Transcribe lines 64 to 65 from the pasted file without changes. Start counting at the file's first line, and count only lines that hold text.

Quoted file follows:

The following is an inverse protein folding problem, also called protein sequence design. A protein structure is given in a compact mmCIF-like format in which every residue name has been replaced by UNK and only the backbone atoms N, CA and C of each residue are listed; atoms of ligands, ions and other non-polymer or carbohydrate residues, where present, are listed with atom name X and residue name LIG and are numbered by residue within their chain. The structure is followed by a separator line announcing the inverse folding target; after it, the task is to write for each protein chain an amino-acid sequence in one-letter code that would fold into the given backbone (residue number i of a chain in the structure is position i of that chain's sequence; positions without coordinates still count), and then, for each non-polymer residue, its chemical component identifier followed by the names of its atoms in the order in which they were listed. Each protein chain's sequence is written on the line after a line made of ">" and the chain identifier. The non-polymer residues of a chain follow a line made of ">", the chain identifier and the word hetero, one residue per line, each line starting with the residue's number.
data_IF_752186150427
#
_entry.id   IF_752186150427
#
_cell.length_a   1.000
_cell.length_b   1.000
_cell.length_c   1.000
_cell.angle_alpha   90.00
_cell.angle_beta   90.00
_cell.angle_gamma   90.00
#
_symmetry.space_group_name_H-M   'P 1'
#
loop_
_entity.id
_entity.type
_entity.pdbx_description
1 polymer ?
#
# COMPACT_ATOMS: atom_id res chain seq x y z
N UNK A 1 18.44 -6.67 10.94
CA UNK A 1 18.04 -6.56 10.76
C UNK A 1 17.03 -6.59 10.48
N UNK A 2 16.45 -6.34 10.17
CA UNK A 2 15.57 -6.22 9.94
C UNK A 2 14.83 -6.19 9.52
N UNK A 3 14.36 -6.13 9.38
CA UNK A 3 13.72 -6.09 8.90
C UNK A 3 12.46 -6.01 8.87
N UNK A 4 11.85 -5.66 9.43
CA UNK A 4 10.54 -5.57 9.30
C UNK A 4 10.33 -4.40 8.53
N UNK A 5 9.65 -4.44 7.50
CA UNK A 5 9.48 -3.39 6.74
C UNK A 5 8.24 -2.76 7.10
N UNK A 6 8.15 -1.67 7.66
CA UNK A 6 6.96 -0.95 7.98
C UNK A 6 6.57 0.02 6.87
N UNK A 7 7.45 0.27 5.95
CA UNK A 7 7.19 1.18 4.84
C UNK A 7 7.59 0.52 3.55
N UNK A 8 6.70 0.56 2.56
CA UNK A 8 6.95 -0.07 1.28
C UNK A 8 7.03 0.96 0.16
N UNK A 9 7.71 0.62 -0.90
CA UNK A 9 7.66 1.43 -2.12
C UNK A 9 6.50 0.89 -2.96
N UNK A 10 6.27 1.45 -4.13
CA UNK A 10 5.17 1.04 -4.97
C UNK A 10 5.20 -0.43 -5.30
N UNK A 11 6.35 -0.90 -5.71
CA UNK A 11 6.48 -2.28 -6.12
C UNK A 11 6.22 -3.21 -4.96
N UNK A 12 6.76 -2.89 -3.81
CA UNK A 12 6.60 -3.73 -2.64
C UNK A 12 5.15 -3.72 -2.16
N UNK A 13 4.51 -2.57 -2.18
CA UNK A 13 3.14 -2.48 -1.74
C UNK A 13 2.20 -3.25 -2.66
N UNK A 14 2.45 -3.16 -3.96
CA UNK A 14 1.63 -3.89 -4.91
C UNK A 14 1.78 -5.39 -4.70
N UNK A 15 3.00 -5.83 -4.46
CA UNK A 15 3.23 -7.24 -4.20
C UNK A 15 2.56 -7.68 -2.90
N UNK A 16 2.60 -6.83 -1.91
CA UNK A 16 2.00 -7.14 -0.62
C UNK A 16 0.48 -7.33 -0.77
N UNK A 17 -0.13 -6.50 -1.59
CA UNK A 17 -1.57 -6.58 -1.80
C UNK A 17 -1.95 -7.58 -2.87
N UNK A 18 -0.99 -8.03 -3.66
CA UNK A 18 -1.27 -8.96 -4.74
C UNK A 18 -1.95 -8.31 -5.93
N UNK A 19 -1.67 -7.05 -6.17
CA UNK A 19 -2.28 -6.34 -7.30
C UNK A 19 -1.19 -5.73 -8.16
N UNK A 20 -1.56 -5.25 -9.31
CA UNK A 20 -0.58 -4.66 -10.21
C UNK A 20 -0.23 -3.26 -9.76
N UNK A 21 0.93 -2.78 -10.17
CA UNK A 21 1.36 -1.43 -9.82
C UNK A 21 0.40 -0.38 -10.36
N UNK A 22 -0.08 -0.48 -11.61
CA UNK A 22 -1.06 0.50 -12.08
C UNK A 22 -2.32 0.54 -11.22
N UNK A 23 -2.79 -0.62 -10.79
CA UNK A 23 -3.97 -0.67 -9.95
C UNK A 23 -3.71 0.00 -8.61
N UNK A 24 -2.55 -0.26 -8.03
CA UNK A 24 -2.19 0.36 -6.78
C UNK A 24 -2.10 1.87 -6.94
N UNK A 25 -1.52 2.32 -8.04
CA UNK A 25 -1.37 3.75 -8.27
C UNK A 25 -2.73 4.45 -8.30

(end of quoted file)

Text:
N UNK A 15 3.00 -5.83 -4.46
CA UNK A 15 3.23 -7.24 -4.20